Menu

user avatar

Book Review! It Happened In Boston?

Ten years ago, if you had asked me what my favorite book was, I don’t know what I would have said. Maybe The Bell Jar or something equally cliche for a teen-aged girl to relate to. (Hey, I still think it’s a good book!) I consider myself lucky to be able to answer the “What’s your favorite book of all time?” query now, because some people just don’t have the luxury of picking up a book that they absolutely love from the first sentence on.

Over the last few years I’ve recommended this title countless times to all of my friends (I don’t think any of those bastards ever read it, though) and now I recommend it to you, bibliophiles! I love this book. You might not. I understand that! Books speak to everyone in different ways, some moreso than others and this one is… well. It’s weird. It’s dark. It’s got a sinister edge and a heavy dose of strange humor.

So here it is, my favorite book of all time!

It Happened In Boston? by Russell H. Greenan.

This is the book’s description, according to Random House, and I love how it sounds so I’m interjecting it right… now!:

“First published by Random House in 1968, Russell H. Greenan’s It Happened in Boston? is the story of a brilliantly talented, unbalanced artist who strives to meet God face-to-face in order to destroy Him. It is “a magic spell of a book—phantasmagoric, lushly written, full of unforgettable characters and brilliant twists of plot,” writes Jonathan Lethem in his Introduction. With a vivid depiction of the art world and a breathtaking narrative that incorporates forgery, time travel, and murder, Greenan’s hilarious and disturbing debut novel—now an underground cult classic—is ripe for rediscovery.”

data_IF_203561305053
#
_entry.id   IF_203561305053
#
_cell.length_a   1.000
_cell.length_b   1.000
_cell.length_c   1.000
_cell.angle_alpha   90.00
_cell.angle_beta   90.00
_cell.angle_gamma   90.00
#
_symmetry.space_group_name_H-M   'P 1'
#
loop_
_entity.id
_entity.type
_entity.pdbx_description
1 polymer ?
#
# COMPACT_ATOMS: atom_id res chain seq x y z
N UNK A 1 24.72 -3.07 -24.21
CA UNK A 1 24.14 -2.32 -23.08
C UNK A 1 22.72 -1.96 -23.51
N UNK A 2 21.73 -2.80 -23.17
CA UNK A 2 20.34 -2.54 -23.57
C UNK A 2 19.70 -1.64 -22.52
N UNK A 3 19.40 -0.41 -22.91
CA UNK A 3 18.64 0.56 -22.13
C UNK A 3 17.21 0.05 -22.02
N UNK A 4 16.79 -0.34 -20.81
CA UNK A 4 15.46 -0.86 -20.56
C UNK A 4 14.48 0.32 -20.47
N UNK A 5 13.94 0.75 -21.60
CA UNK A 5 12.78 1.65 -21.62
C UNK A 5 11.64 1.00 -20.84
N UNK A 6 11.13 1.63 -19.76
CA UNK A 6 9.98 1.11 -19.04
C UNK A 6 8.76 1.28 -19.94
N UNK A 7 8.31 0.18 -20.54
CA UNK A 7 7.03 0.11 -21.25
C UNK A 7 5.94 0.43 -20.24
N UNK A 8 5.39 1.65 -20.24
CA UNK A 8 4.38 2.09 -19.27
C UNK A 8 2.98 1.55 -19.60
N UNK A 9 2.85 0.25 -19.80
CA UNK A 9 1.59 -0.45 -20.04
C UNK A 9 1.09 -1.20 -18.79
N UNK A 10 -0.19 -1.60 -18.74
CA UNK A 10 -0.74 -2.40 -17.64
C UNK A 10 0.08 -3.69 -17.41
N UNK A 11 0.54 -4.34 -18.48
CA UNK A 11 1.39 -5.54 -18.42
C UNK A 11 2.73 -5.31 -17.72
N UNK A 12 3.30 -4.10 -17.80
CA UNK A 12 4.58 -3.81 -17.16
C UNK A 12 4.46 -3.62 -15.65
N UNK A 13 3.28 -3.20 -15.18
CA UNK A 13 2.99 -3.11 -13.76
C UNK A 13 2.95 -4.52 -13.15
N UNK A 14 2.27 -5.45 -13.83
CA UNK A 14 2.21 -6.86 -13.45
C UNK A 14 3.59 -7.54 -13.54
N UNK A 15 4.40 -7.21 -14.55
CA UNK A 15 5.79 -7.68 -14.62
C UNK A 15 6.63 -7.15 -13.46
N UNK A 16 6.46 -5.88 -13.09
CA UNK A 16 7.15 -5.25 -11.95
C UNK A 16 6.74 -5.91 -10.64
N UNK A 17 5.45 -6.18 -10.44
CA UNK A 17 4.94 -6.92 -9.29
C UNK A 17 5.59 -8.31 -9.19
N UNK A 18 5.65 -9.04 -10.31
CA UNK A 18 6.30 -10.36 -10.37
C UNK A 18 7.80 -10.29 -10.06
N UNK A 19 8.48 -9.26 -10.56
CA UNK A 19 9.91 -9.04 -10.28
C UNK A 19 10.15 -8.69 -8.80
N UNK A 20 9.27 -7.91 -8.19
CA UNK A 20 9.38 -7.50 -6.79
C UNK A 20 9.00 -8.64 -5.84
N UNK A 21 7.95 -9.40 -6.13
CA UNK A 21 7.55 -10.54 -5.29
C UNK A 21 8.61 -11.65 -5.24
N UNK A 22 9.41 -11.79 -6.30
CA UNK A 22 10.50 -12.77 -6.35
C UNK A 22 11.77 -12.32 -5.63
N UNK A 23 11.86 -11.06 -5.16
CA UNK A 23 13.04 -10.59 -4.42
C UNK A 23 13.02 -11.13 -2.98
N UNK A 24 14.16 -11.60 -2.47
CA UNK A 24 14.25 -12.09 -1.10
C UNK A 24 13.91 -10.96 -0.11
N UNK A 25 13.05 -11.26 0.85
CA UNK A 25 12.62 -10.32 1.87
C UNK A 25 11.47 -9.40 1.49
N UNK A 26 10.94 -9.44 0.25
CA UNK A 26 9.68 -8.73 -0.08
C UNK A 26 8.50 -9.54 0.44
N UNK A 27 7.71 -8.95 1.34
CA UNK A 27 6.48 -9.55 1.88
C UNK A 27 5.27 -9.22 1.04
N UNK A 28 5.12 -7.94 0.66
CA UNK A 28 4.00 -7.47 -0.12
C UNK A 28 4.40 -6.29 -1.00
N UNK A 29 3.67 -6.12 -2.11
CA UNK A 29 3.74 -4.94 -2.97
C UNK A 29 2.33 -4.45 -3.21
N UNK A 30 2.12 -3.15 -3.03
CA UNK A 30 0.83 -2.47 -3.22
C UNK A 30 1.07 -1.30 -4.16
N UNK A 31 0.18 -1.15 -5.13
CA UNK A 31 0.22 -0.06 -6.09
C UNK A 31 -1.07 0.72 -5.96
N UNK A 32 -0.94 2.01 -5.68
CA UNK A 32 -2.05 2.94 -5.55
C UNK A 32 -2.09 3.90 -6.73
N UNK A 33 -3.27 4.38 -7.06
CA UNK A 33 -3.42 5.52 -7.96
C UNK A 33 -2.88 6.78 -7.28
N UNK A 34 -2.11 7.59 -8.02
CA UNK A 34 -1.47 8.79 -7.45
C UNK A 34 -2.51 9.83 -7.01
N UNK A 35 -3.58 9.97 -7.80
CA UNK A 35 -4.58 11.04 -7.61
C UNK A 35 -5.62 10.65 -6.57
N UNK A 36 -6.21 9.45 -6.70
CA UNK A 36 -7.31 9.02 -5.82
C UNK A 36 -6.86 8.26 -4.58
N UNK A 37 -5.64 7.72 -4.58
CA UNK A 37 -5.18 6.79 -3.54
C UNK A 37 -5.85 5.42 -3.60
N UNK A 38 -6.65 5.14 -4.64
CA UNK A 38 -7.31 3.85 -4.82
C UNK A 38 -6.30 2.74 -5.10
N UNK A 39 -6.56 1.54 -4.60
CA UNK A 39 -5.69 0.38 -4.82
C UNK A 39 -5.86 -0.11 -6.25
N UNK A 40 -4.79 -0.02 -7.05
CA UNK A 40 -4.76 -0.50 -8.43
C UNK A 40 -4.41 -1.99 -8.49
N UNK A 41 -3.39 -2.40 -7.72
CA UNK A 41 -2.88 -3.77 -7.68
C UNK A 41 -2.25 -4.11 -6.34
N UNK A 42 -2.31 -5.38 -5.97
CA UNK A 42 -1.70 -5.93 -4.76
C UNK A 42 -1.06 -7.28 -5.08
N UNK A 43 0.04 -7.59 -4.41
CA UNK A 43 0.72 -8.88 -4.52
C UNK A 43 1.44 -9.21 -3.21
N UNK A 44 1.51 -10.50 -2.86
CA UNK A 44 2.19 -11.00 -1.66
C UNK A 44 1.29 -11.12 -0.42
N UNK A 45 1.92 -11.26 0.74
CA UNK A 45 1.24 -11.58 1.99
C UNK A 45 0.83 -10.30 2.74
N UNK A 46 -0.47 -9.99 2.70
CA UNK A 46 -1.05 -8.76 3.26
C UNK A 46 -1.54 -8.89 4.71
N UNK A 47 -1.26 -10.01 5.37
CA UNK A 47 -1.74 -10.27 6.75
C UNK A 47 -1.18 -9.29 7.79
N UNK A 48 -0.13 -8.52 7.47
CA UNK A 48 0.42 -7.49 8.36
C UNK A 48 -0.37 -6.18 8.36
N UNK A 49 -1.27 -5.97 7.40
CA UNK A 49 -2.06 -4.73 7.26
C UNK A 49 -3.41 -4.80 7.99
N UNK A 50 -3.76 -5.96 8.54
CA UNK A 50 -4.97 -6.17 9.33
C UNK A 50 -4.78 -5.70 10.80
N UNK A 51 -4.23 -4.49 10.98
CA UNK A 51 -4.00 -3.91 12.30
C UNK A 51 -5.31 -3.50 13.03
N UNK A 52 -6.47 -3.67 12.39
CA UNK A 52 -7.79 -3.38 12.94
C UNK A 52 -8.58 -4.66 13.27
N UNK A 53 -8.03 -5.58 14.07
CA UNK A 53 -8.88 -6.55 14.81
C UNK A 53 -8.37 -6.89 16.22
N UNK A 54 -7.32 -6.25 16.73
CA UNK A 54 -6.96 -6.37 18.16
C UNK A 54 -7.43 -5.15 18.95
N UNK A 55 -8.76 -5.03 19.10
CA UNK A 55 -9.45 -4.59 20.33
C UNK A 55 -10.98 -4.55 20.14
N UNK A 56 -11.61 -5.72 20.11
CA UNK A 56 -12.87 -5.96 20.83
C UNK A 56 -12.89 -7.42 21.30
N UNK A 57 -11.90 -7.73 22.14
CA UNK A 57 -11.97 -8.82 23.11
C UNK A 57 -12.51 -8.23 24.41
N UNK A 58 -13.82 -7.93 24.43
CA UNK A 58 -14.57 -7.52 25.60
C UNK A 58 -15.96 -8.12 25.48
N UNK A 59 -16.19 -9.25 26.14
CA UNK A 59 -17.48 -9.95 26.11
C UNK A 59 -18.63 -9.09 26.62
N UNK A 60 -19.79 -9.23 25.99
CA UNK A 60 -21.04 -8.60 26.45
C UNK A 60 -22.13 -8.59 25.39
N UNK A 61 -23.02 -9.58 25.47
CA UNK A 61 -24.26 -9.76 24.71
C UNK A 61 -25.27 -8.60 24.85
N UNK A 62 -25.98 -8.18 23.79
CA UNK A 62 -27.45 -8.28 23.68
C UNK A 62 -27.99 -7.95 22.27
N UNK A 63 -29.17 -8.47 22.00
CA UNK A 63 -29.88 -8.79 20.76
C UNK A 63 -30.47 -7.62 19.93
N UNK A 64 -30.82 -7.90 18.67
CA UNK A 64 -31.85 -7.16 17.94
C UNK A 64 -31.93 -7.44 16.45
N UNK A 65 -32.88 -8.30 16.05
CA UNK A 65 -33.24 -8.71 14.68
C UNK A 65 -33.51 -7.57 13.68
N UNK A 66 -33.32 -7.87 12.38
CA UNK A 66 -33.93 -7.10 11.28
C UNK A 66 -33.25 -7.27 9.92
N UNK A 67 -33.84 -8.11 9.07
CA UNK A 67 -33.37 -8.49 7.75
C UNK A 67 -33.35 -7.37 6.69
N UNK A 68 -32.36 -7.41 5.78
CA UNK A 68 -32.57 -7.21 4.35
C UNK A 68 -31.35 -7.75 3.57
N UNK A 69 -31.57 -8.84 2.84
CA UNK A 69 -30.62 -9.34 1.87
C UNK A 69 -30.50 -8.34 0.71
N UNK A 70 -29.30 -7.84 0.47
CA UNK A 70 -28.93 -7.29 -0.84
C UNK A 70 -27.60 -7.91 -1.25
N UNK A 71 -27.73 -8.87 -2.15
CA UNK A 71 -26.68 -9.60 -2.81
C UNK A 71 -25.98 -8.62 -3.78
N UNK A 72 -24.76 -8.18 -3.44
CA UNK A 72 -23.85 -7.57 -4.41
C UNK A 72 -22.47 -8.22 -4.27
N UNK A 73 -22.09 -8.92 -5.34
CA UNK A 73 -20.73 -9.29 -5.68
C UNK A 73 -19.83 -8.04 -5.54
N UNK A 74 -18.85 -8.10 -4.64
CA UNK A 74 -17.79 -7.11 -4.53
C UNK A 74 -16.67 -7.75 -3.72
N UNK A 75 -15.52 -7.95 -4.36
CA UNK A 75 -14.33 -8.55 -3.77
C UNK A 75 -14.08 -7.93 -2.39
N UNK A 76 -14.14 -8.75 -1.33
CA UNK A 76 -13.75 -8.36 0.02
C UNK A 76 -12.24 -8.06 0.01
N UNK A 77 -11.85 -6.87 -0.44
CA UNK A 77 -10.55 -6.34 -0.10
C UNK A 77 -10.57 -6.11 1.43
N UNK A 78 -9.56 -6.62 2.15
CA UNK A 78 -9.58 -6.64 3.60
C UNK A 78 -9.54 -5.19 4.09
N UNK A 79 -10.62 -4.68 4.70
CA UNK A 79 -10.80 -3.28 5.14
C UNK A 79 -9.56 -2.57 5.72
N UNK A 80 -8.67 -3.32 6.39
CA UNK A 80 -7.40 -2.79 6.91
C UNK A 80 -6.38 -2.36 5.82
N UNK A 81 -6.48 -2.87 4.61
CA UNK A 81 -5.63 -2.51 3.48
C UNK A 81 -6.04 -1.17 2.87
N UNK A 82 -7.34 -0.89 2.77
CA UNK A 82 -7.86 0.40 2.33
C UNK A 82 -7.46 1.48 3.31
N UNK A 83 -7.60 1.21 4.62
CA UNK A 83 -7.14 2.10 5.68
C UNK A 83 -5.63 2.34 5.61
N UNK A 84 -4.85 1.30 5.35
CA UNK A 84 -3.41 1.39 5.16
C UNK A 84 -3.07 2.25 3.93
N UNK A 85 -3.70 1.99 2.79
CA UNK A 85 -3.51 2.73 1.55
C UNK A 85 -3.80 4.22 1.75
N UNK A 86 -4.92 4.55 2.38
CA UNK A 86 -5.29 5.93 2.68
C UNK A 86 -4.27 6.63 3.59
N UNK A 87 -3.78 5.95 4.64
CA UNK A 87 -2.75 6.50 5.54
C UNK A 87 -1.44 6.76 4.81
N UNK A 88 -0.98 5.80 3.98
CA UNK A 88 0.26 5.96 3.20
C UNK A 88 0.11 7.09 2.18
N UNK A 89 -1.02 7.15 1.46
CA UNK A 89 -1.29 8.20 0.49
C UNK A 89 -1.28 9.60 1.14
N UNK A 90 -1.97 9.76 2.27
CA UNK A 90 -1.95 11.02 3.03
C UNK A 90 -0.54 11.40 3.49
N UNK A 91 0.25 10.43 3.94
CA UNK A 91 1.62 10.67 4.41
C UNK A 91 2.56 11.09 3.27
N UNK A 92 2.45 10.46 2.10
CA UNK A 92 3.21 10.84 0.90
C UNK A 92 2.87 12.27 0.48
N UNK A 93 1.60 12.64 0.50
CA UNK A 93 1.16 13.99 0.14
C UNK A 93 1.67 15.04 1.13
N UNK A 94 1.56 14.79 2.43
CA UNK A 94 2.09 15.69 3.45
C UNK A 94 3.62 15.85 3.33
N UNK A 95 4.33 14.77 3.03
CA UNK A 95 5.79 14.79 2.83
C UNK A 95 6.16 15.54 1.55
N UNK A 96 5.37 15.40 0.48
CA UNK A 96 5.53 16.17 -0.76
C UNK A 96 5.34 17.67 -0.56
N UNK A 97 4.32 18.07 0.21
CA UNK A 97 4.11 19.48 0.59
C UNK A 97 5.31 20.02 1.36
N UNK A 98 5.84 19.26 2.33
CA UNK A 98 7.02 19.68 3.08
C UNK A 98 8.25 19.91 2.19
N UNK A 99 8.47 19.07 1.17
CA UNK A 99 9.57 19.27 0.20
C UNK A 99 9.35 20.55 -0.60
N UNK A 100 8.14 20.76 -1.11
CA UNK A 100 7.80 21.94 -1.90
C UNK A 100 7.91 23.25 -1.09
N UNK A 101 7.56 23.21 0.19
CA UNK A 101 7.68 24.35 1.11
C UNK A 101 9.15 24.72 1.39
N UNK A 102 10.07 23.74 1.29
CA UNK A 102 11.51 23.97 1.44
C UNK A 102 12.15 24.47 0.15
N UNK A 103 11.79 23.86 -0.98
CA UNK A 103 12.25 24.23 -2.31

I KNOW, RIGHT?! Oh, that didn’t do it for you? Let me give you a little background, then, about why I picked this up in the first place.

Picture it! Northeast Ohio. 2002. A young girl is working part time at a bookstore and grumbling about lazy customers after a long shift on a snowy day. That young girl, ladies and gentlemen, was me. I remember it quite clearly, I was picking up wayward magazines and swearing under my breath when I stumbled over Boston?. No, literally. I STUMBLED over it, ripping the cover and copyright page clean off because some careless jerk left it lying in the middle of the floor.

I picked it up, inspecting the damage I’d inflicted, and I couldn’t help but glancing at the newly exposed first page. The opening sentence? “Lately I have come to feel that the pigeons are spying on me.”

Sold.

Greenan develops his characters obscenely well and his plot sprawls across the pages delicately, but in a distinctly forward motion so that this book becomes an actual pleasure to read. There isn’t the “OMGOMG WHAT NEXT?!” brand of suspense that many writers go overboard with, but there IS just enough of it to keep the pages turning. Why is he poisoning pigeons? They ARE ugly, aren’t they? Should I lie under my own bed too? There’s an interesting essay on the benefits of it. Is this book the reason they don’t leave sugar bowls out in restaurants anymore? I’d never use one. Could art forgery really be committed this way? I think it sounds convincing, if you could find a painter of the same caliber as Leonardo.

The narrating character has a clear, strong voice and the story seems so unintentionally well defined that it’s hard to put down. I don’t want to give away too much of the plot. I want you to read it. I want you to feel as strongly about it as I do, so I will stop there.

In parting, I’ll tell you another story. Last year, a friend and I were visiting a really neat and kind of old, somewhat creepy used bookstore in Massachusetts. I don’t even remember the name of it but there were books everywhere. I happened to, quite literally again, stumble across Boston? on the bottom shelf of a particularly large wall o’ books. A hardcover, first edition copy, just like that. Voila! Magical! Hooray!

Inspired by that find, I wrote an email to Mr. Greenan soon after. (My grandfather can’t even turn a goddamn computer on, let alone reply to a twenty-something writing him gushy emails.) This is part of the reply that I received: